On my weight loss and fitness blog I don’t have any links of my own to anything, there are too many links out there promising you things that are just not true and don’t belong in a realistic world. I started my blog as my lady has had a problem all of her life, so I though she can’t be the only one so I started to blog about it. I do have ad-sense on my site, I believe a bit of income for our hard work is OK.
It’s been a few months since Sheryl has written, and several since one of her unique, off-the-wall (and wholly entertaining) posts about what she’s been up to. But that doesn’t stop her blog from being wildly popular and definitely worth the time. With over 4 million page views, Sheryl’s story is clearly one that appeals to the masses. She went down from 200 pounds to a healthy range of 134-138, and uses her engaging, neurotic style of writing to give people a different dose of weight loss reading.
Thanks for sharing your story. Sounds alot like my journey with weight. You are a brave young woman. We had the quinoa pizza bites and they were delicious. I have celiac disease and love coming across great gluten free recipes. My brother stopped by and tried one and he even liked it. That is a great compliment as he thinks every thing I make is “freaky hippy food”
Way back in 1979, award winning Harvard psychologist Ellen Langer, conducted a seminal research study that revealed measurable changes in the physiology of an elder population who put themselves in a living situation that reflected 1959, 20 years earlier. The key to the study was to have the participants think of themselves as they were 20 years earlier. They were instructed to immerse themselves into the past and to return as completely as possible in their minds to those earlier times. It living quarters were set up as if it was 1959.
Thank you so much, Lauren! Staying healthy is SO hard when you’re trying to prioritize and balance out the rest of life’s demands, but it thrills me to hear that your boyfriend likes my quinoa recipes! I got really lucky when I was testing out ways to eat quinoa. It’s one of the few health foods my husband will eat! Good luck to you and your boyfriend – keep me updated! 🙂
You’re only losing one or two pounds a week. Sustainable weight loss is slow and steady. “It depends on where you start — if you have quite a bit of weight to lose, you tend to lose the initial weight faster,” noted Dr. Steinbaum, “but losing more than a pound a week is quite a bit. A gradual decrease in weight loss implies that your dietary changes are sustainable. If you lose weight very quickly, it means that there has been a calorie restriction or an increase in activity that is really significant, and it is really hard to sustain that.” That’s why so many yo-yo dieters gain the weight back. But aiming for smaller targets can add up to big changes -- and reaps more health benefits than the numbers on the scale suggest. “Even when you lose only 3% of your body weight (six pounds for a 200-pound person), your blood sugar improves; your insulin sensitivity is improved; inflammation goes down; your cholesterol goes down,” said Dr. Arad. “You don’t have to cut down half of your weight; even losing 3% to 5% is an excellent goal.”
So how does this work? A quick run-through: The first tip was to eat low carb. This is because a low-carb diet lowers your levels of the fat-storing hormone insulin, allowing your fat deposits to shrink and release their stored energy. This tends to cause you to want to consume fewer calories than you expend – without hunger – and lose weight. Several of the tips mentioned above are about fine-tuning your diet to better this effect.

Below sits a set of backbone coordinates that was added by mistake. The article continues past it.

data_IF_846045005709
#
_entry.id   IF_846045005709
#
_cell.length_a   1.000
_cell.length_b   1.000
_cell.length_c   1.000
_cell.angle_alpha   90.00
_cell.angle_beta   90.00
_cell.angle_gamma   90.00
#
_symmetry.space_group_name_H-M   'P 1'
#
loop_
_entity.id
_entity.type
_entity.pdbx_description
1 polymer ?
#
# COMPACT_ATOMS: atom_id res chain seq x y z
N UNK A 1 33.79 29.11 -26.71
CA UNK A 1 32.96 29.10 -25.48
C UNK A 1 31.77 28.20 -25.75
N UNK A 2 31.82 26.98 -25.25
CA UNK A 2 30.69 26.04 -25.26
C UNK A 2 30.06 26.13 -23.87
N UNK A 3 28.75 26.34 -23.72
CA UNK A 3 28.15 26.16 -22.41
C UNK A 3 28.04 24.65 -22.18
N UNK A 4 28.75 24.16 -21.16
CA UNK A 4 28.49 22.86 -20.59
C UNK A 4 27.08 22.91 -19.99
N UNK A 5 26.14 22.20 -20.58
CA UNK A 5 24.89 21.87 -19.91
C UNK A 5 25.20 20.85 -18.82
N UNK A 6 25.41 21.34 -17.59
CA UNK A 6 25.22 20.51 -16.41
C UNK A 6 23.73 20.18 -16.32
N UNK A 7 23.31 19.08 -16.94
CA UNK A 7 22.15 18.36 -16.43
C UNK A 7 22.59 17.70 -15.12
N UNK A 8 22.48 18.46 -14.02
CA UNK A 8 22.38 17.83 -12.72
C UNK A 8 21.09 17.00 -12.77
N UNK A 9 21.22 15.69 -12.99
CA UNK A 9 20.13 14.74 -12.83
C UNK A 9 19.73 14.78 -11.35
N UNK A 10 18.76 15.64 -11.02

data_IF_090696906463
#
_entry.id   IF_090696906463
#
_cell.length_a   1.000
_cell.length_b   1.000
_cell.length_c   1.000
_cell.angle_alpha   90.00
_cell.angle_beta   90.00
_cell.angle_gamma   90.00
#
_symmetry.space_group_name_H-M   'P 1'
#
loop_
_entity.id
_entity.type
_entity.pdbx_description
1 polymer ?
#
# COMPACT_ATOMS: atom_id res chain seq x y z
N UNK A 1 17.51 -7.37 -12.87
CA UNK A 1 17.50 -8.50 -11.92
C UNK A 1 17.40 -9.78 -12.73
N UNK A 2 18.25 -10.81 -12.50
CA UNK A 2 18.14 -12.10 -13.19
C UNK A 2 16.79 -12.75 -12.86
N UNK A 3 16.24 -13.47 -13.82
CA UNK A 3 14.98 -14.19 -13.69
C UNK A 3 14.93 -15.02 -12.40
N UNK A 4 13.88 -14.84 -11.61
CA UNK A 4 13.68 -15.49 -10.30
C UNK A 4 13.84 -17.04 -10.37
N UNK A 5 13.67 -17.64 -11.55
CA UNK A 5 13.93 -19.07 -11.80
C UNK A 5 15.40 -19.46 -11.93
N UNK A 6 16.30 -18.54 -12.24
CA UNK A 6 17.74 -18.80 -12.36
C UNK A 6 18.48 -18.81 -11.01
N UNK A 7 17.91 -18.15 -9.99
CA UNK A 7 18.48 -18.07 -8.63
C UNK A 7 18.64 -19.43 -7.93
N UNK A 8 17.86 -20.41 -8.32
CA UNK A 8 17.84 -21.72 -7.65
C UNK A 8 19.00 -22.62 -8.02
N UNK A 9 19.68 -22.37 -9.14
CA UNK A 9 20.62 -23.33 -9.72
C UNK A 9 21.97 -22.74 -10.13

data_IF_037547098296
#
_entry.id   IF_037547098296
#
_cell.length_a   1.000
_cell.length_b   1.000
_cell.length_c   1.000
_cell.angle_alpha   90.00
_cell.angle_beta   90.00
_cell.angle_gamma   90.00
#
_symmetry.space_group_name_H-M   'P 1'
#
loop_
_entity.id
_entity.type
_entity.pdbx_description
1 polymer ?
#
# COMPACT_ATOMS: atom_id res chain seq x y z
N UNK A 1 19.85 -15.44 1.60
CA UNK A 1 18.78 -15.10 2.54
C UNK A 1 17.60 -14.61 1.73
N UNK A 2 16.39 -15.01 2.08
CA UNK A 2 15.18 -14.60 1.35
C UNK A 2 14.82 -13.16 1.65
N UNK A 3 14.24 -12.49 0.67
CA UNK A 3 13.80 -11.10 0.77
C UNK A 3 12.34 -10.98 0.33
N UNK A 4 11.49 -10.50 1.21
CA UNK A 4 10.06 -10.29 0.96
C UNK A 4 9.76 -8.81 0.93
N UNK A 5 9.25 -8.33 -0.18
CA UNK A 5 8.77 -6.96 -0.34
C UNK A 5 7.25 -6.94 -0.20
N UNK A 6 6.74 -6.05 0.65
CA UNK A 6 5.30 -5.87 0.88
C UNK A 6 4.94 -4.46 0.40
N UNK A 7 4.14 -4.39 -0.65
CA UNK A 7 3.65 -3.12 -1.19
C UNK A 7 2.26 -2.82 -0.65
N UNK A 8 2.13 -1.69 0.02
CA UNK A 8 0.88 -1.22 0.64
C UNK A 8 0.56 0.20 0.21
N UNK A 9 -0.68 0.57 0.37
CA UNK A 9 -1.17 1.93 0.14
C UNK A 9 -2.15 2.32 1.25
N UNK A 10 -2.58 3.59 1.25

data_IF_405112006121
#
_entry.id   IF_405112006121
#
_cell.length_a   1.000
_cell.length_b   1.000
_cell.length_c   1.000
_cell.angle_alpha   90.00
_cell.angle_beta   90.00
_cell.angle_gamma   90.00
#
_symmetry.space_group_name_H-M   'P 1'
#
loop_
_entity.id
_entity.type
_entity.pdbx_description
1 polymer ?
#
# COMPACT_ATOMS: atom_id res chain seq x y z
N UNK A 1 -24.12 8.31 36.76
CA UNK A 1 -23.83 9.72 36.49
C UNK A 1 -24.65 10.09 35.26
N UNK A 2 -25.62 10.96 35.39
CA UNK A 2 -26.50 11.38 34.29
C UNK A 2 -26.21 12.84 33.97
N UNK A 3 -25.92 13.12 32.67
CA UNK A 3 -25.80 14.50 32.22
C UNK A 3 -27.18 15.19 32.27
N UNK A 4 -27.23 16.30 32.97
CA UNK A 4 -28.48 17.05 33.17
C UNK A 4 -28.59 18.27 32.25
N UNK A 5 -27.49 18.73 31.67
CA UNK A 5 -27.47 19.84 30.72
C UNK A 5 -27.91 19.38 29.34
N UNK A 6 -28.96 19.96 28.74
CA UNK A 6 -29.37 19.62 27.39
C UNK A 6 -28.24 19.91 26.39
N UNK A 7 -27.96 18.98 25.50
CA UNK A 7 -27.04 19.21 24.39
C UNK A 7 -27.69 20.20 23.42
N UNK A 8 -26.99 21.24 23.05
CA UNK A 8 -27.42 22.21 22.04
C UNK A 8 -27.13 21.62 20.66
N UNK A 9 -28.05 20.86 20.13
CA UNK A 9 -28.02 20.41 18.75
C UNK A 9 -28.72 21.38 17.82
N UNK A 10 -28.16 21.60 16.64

Want to hear a cliche story about how a guy loses weight? Want to stop swearing while you are trying to lose some weight? You are in the right place! This guy was borderline obese until the age of 25, and he was literally the one who made the geeks in gym class look good. When he met the love of his life, he decided that before proposing to her, he would get in shape – and this is how the title for this blog was created. His name is James Fell, and he is incredible! Even though his weight loss process took a lot of time, it taught him a lot of valuable lessons – he now knows how to eat healthier, how to respect his body, learned the value of slow and steady work, and how to develop passion for physical activities. The thing he realized is that yes, you can have good genetics and work out just a bit, and be fit and healthy, but what you can do is that you can also make yourself do the program and work your body until you make it. This is a fun blog through which you can learn a lot, including how to never stop working on yourself, from every aspect in life.
About: Ruzele’s had weight issues her whole life, but it wasn’t until after her mother passed away in 2011 that the pounds really started to pile on. She ballooned up to 335 pounds and had a rock-bottom moment that led her to where she is today: 50 pounds lighter and on a mission to lose 130 more. Ruzele’s blog posts are short and sweet, but always delightful and full of musings, emotions, progress reports and the occasional vlog (which work oh-so-perfectly). Ruzele’s one to follow if you’re looking for someone who’s accountable and gets to the point, but still leaves you rooting her on day-in and day-out.
About: Cary has a big personality, a personality that comes through every single post she writes. She’s trying to lose 100 pounds, and she has the same kinds of ups and downs we all do when we’re losing weight, one of the many things that makes her so appealing. Her blog is her “me-place” to cry, moan and spill painful thoughts. But it’s also a place where she shares her triumphs, happy moments and steps to uncover (little by little) herself.